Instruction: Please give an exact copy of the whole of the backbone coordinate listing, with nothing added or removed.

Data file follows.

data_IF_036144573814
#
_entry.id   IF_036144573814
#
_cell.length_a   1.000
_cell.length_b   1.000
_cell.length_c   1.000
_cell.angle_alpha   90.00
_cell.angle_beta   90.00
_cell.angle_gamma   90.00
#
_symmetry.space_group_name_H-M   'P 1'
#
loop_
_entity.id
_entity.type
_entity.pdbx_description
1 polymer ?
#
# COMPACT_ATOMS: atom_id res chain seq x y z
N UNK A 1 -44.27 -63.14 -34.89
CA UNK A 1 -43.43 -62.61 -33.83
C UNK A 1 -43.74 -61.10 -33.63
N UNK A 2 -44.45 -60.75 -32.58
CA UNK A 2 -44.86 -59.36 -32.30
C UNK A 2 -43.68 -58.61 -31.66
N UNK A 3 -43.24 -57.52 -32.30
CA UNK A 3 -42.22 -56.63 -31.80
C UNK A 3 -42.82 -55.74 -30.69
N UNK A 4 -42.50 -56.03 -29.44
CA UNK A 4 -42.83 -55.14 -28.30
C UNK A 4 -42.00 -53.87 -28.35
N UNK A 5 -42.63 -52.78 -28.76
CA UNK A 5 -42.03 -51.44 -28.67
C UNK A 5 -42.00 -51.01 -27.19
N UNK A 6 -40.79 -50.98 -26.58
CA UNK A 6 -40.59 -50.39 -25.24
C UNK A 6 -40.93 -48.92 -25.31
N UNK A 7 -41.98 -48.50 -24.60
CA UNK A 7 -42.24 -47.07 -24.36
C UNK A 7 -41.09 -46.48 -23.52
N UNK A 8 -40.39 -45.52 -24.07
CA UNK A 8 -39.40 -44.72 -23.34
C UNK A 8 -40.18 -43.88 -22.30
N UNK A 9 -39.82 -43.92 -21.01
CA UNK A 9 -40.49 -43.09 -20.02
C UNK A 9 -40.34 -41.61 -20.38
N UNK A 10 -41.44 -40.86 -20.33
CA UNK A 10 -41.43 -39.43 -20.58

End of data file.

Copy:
data_IF_036144573814
#
_entry.id   IF_036144573814
#
_cell.length_a   1.000
_cell.length_b   1.000
_cell.length_c   1.000
_cell.angle_alpha   90.00
_cell.angle_beta   90.00
_cell.angle_gamma   90.00
#
_symmetry.space_group_name_H-M   'P 1'
#
loop_
_entity.id
_entity.type
_entity.pdbx_description
1 polymer ?
#
# COMPACT_ATOMS: atom_id res chain seq x y z
N UNK A 1 -44.27 -63.14 -34.89
CA UNK A 1 -43.43 -62.61 -33.83
C UNK A 1 -43.74 -61.10 -33.63
N UNK A 2 -44.45 -60.75 -32.58
CA UNK A 2 -44.86 -59.36 -32.30
C UNK A 2 -43.68 -58.61 -31.66
N UNK A 3 -43.24 -57.52 -32.30
CA UNK A 3 -42.22 -56.63 -31.80
C UNK A 3 -42.82 -55.74 -30.69
N UNK A 4 -42.50 -56.03 -29.44
CA UNK A 4 -42.83 -55.14 -28.30
C UNK A 4 -42.00 -53.87 -28.35
N UNK A 5 -42.63 -52.78 -28.76
CA UNK A 5 -42.03 -51.44 -28.67
C UNK A 5 -42.00 -51.01 -27.19
N UNK A 6 -40.79 -50.98 -26.58
CA UNK A 6 -40.59 -50.39 -25.24
C UNK A 6 -40.93 -48.92 -25.31
N UNK A 7 -41.98 -48.50 -24.60
CA UNK A 7 -42.24 -47.07 -24.36
C UNK A 7 -41.09 -46.48 -23.52
N UNK A 8 -40.39 -45.52 -24.07
CA UNK A 8 -39.40 -44.72 -23.34
C UNK A 8 -40.18 -43.88 -22.30
N UNK A 9 -39.82 -43.92 -21.01
CA UNK A 9 -40.49 -43.09 -20.02
C UNK A 9 -40.34 -41.61 -20.38
N UNK A 10 -41.44 -40.86 -20.33
CA UNK A 10 -41.43 -39.43 -20.58